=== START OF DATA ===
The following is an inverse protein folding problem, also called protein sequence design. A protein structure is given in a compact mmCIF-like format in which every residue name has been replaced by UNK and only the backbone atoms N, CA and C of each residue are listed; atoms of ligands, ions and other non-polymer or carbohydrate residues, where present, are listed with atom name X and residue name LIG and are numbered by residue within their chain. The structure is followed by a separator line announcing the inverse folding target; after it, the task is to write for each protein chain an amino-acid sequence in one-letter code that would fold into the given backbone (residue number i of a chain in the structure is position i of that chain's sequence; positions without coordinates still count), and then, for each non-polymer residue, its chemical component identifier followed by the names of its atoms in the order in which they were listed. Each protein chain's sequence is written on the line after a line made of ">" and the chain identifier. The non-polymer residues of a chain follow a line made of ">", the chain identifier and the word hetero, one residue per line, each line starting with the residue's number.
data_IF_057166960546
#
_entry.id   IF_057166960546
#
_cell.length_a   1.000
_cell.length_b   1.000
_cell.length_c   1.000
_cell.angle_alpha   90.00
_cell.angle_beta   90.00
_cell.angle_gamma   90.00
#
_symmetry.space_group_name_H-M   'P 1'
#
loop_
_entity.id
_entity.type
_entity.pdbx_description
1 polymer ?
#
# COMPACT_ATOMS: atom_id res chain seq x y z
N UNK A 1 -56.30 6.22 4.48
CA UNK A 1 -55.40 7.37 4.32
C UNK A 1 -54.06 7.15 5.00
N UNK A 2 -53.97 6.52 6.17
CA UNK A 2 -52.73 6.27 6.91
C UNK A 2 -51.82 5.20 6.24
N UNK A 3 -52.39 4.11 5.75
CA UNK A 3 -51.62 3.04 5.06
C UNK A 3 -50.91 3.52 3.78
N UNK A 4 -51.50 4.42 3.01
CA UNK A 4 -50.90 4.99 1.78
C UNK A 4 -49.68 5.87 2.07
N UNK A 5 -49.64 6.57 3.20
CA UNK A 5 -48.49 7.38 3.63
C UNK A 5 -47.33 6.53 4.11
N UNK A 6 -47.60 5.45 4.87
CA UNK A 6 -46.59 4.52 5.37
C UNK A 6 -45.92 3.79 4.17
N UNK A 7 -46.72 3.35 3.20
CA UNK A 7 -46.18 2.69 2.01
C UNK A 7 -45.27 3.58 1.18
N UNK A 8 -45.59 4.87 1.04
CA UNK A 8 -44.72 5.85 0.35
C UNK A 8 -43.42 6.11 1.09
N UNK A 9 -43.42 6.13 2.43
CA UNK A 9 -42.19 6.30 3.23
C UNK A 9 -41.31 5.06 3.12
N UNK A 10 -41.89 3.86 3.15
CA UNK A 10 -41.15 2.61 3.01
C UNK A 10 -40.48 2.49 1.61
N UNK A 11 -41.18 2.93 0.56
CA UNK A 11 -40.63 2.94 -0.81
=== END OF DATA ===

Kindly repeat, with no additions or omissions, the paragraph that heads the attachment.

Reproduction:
The following is an inverse protein folding problem, also called protein sequence design. A protein structure is given in a compact mmCIF-like format in which every residue name has been replaced by UNK and only the backbone atoms N, CA and C of each residue are listed; atoms of ligands, ions and other non-polymer or carbohydrate residues, where present, are listed with atom name X and residue name LIG and are numbered by residue within their chain. The structure is followed by a separator line announcing the inverse folding target; after it, the task is to write for each protein chain an amino-acid sequence in one-letter code that would fold into the given backbone (residue number i of a chain in the structure is position i of that chain's sequence; positions without coordinates still count), and then, for each non-polymer residue, its chemical component identifier followed by the names of its atoms in the order in which they were listed. Each protein chain's sequence is written on the line after a line made of ">" and the chain identifier. The non-polymer residues of a chain follow a line made of ">", the chain identifier and the word hetero, one residue per line, each line starting with the residue's number.